I saw grass today and it was like being transported to a mythical country.

It’s something for a person raised in the Midwest, who has lived here for 70 years, and just got back from Alaska, to be sniveling with gratitude about twelve blades of grass at the end of the block.

It’s the unique magic of winter. It makes you all happy at the beginning, stoic in the middle, and sniveling and weak at the end.

The winter has definitely contributed to my intermittent bouts of pretend frailty. I’ve made the ice on the driveway a murderer lying in wait so I tiptoe out of the back door to my car like a fairy princess lest I awake the monster. Oh little sweet defenseless me!

It’s disgusting.

After my husband read my post about my cochlear implant battery dying, another episode of weeping defenselessness, he motioned at my closet and said, “You need to put on a power suit and get your act together.” It’s one of the things I like best about him. He is the least emotionally indulgent person I’ve ever met.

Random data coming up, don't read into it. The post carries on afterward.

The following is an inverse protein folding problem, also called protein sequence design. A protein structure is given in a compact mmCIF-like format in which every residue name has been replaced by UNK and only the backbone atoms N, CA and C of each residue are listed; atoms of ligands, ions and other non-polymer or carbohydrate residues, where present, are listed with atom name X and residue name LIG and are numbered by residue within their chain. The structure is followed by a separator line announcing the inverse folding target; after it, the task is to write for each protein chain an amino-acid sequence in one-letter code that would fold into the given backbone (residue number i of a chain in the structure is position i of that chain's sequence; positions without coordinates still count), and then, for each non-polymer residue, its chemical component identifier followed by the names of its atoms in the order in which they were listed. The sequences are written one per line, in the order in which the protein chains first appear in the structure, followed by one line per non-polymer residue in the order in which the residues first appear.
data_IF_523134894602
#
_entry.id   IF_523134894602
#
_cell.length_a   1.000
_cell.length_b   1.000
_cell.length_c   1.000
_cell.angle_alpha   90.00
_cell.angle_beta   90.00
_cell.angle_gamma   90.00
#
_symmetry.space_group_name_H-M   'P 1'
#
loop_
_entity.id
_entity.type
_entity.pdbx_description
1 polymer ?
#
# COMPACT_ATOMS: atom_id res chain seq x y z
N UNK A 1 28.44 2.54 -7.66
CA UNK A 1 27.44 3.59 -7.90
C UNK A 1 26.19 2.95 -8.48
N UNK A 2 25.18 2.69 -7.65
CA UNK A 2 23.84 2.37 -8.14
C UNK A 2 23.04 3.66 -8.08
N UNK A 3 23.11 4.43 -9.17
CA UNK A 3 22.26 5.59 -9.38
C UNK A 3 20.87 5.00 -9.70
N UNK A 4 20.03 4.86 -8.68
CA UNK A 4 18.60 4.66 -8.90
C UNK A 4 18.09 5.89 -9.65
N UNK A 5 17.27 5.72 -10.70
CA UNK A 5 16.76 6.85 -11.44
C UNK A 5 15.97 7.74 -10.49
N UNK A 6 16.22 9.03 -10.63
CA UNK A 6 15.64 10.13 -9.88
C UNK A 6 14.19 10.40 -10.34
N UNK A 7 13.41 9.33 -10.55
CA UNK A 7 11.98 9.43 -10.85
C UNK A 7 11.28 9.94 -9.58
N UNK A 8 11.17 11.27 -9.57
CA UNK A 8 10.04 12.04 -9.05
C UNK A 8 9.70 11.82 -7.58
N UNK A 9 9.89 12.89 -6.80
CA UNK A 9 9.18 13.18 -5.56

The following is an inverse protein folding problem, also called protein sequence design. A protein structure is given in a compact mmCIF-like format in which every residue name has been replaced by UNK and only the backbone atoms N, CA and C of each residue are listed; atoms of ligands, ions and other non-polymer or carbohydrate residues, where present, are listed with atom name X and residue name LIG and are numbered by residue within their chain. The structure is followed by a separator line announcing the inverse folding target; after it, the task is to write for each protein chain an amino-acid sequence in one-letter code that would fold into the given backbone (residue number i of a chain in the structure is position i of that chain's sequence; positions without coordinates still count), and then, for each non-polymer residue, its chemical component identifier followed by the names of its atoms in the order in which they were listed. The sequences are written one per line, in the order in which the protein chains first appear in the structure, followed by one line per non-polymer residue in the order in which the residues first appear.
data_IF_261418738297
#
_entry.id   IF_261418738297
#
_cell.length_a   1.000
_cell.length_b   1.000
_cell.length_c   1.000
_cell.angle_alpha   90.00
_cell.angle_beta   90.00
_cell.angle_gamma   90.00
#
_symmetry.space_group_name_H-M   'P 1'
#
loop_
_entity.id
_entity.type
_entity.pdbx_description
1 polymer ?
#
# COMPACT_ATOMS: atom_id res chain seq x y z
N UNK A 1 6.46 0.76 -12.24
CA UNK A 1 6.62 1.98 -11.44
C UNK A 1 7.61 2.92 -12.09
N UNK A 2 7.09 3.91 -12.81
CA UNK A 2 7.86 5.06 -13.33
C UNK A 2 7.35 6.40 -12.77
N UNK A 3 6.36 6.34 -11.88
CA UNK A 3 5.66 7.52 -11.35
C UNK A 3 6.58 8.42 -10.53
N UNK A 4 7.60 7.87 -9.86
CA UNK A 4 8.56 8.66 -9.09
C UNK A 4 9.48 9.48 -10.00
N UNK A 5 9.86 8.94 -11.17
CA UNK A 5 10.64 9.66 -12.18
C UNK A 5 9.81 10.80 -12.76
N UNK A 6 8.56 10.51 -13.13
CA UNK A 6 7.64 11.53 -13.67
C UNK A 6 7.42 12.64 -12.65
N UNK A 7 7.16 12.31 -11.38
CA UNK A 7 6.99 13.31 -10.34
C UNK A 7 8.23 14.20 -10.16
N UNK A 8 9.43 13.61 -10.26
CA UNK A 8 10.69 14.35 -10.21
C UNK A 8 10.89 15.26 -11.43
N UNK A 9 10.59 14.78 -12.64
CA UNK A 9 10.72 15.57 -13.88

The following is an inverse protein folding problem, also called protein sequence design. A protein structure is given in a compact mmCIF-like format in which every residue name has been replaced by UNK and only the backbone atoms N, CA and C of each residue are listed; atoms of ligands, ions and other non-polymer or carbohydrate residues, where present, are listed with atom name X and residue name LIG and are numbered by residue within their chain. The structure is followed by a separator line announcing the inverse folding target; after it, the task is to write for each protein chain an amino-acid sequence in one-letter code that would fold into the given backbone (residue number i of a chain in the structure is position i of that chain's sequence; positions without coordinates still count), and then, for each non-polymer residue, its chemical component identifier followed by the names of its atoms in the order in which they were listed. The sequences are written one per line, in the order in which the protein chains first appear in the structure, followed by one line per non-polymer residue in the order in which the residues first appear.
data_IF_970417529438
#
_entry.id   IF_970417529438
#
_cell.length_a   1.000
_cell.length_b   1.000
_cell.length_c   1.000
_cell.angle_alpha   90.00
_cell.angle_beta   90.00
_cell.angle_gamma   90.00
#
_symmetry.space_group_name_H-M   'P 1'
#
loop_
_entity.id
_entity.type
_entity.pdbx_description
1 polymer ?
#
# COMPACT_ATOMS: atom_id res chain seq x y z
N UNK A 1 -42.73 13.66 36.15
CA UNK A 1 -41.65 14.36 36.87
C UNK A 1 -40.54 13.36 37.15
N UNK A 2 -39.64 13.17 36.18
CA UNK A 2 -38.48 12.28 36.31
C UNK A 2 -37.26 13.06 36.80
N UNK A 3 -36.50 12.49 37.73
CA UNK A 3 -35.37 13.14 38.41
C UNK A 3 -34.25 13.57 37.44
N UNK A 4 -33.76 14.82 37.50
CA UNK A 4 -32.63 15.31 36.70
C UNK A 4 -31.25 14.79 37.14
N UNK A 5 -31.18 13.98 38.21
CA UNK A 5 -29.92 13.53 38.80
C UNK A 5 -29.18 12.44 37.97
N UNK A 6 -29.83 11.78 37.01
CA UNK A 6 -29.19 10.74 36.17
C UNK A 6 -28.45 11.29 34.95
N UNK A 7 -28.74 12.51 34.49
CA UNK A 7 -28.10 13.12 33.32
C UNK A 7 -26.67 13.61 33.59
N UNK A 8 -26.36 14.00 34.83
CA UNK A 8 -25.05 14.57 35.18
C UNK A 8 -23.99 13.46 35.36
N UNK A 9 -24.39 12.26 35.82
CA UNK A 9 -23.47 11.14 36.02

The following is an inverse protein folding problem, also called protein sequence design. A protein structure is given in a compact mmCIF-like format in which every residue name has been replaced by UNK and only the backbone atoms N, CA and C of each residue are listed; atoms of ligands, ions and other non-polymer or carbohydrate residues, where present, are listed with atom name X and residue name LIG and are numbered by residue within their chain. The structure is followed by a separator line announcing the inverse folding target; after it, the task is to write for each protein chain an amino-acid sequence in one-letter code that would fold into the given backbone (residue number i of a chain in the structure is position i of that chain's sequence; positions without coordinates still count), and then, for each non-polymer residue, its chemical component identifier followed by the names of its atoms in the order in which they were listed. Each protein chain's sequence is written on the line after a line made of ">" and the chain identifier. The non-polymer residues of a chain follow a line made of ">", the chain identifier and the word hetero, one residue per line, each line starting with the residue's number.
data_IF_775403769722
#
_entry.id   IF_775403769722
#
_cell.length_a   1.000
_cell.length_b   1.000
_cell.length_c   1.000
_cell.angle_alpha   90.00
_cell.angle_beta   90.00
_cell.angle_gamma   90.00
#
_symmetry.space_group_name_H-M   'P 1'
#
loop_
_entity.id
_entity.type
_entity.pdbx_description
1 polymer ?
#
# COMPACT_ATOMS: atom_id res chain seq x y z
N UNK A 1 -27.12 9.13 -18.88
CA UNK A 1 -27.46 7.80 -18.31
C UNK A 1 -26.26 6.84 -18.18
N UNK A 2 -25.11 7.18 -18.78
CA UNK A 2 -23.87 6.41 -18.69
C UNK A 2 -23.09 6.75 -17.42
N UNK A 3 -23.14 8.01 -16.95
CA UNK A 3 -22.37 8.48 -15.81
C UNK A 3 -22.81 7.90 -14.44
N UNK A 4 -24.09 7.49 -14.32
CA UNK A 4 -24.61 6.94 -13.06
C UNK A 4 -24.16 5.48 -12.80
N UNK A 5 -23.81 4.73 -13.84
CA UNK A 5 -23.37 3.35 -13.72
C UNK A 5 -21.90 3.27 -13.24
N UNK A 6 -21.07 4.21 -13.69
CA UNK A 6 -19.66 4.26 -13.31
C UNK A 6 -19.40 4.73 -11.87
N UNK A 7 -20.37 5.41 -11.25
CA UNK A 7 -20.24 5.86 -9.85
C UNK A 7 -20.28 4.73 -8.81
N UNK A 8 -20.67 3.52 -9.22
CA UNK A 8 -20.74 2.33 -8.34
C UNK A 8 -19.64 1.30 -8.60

He isn’t cold or unfeeling. He just doesn’t indulge a lot of weak talk. Like “I can’t get this project done.” “Nobody likes my essay.” “My life is pointless.” “The ice is too slippery.” He just yawns and goes back to reading the paper. This tactic has kept me going for 35 years. I think he learned it in some deescalation workshop when he was a youth worker a century ago. Ignore lamenting and it will go away.

I’ve come to depend on this reaction of his. There’s no sympathy here, little lady.

Being on the receiving end of sympathy is nice sometimes but it can quickly become a debilitating thing, at least for me. When people feel sorry for me, I get worse. I don’t know what it’s like for other people. I never presume.

Silver Lining

What winter has going for it is hunkering down. It is in the hunkering down that we appreciate things like blankets and dogs. And we aren’t compelled all the time to be outside because it’s good for us.

We took a walk today but it started to rain. So we went home to hunker down.

We had wine and churros after dinner. There are two more churros to have in the morning with cups of strong coffee.